4 Tips for Easier Crocheted Cables

Strands of crocheted post stitches step around and behind each other in an elegant dance. The steps create the swirls of a crocheted cable.

But like the steps of a dance, learning just where to place your hook when working cables can take a bit of practice-and an instructor is always welcome. One of my favorite cables is the six-strand cable Jodi Euchner displays running down the center of her Solas Caomh blanket (left, Interweave Crochet Spring 2009, available now as a digital download). Here are a few tips to guide you through some of the trickier parts of crocheted cable construction.

1. Keep your pattern close at hand.  Even advanced crocheters refer to the pattern when working the cable-cross rows of a cable. Sometimes it's hard to remember if you work the second set of stitches over or under the previously worked strand of the cable. With the digital magazines, I keep the pattern on my laptop, which travels with me wherever you go. Digital magazines make great travel companions. Plus the pages never wear out! 

2. Work behind the stitches just worked. With cables, the "strands" weave over and under each other. To create this woven construction, you skip stitches, and then work over the top of or behind the stitches just worked. When working behind the stitches just created, work into the skipped stitches from front to back as normal.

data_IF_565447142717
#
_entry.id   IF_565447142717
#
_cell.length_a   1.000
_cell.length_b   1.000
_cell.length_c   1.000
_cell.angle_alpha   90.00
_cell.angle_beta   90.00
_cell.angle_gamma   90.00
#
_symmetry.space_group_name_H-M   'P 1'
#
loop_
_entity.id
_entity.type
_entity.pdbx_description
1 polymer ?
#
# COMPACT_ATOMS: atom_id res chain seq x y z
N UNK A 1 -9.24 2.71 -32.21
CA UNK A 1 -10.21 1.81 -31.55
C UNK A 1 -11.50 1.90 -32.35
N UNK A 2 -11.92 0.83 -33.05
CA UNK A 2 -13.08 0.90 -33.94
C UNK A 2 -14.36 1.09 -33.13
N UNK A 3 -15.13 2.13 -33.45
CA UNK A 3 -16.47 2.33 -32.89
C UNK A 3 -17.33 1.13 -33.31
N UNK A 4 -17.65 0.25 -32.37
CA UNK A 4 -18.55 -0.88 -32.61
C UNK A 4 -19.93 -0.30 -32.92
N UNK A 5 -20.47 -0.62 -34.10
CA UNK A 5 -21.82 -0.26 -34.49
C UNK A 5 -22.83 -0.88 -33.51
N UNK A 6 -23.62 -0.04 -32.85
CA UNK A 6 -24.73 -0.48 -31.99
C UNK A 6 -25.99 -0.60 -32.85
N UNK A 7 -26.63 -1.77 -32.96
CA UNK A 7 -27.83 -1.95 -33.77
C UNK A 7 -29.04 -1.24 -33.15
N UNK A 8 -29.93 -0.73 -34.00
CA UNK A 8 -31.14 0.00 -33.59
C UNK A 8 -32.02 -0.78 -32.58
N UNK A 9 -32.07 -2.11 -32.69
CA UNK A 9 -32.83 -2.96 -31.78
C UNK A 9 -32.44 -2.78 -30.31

Some patterns instruct you to work a front post double crochet behind the stitches just worked. To do this, insert your hook behind the previously worked stitches on the working row and make a front post double crochet around the skipped stitch inserting your hook from front to back to front around the stitch in the normal manner. This ensures that the first set of stitches lies on top of the second set of stitches worked.

   

If you have trouble inserting your hook in the skipped stitches, pull the skipped stitches to the left of the cable strand already worked (above). Once you have worked into the skipped stitches, allow those stitches to fall back behind the top strand of the cable. 

   

3. Minimize gaps. Long stitches, such as treble crochets, worked over skipped stitches can become loose. Pull the loop on your hook tight before yarning over. When working the stitch, hold the yarn overs and original loop close together when yarning over and drawing through the loops. 

 

4. And finally, don't let the intricate look of crochet cables intimidate you. Use these tips and jump in. To get started, try the One for All Family of Mitts (Crochet Accessories 2010), a great first cable pattern. 


Download a digital issue today
and enjoy the twists of beautiful cables. Or download 8 Free Crochet Hats and enjoy the cables of the Stone Path Hat.

 

Best wishes,

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